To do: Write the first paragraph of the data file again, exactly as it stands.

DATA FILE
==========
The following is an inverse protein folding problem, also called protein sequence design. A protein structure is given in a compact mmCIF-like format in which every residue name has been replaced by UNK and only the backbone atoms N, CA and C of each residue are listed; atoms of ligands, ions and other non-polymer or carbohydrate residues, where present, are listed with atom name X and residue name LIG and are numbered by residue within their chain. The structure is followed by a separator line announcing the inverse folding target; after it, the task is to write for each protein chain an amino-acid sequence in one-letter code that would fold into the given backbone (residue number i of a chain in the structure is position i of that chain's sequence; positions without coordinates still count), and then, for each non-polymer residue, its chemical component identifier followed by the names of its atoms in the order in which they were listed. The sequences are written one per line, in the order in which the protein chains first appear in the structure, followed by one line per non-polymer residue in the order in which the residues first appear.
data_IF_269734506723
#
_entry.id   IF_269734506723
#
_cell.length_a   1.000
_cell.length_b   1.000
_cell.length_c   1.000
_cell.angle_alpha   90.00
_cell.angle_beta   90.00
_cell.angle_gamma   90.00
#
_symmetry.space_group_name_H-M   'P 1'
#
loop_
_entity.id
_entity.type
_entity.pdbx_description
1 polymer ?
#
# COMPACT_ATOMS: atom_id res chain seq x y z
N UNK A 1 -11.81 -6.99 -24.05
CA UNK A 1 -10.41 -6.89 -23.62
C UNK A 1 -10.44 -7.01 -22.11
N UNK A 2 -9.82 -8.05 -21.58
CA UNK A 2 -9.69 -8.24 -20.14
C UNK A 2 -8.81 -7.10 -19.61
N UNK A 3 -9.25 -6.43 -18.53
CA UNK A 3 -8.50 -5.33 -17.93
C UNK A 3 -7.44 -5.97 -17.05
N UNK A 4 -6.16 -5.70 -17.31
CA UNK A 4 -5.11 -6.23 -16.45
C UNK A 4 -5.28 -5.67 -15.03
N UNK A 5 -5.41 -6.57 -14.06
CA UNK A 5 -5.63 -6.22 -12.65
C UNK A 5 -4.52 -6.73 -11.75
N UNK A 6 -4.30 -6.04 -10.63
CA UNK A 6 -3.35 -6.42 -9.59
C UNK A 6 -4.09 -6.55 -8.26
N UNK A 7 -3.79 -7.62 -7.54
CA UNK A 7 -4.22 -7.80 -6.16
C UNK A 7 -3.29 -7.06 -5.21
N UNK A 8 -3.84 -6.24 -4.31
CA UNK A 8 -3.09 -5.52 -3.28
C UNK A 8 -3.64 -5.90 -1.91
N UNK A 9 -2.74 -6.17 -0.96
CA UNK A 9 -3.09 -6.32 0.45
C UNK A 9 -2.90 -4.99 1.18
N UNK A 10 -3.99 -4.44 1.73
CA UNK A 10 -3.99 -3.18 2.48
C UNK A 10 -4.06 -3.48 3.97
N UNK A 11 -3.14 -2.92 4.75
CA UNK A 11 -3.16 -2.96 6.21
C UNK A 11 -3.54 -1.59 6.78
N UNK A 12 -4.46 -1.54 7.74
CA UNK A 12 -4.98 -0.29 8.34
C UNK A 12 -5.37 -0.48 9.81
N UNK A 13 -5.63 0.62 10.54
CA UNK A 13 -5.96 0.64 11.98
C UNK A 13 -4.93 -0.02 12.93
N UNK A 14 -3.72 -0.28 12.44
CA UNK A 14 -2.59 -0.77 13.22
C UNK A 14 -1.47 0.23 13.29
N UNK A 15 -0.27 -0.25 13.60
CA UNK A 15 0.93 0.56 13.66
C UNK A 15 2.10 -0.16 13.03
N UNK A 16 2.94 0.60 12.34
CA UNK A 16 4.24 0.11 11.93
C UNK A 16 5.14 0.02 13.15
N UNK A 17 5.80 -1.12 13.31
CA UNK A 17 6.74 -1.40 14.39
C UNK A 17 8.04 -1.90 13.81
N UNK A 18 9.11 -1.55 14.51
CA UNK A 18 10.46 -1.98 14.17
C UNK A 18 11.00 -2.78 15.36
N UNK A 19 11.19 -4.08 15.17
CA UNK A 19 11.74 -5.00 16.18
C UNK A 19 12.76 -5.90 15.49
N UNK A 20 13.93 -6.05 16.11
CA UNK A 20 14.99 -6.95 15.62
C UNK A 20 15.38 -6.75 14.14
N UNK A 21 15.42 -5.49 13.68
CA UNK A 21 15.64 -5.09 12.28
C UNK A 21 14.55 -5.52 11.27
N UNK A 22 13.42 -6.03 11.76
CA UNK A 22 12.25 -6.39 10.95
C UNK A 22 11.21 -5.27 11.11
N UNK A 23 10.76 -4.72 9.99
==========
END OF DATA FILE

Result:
The following is an inverse protein folding problem, also called protein sequence design. A protein structure is given in a compact mmCIF-like format in which every residue name has been replaced by UNK and only the backbone atoms N, CA and C of each residue are listed; atoms of ligands, ions and other non-polymer or carbohydrate residues, where present, are listed with atom name X and residue name LIG and are numbered by residue within their chain. The structure is followed by a separator line announcing the inverse folding target; after it, the task is to write for each protein chain an amino-acid sequence in one-letter code that would fold into the given backbone (residue number i of a chain in the structure is position i of that chain's sequence; positions without coordinates still count), and then, for each non-polymer residue, its chemical component identifier followed by the names of its atoms in the order in which they were listed. The sequences are written one per line, in the order in which the protein chains first appear in the structure, followed by one line per non-polymer residue in the order in which the residues first appear.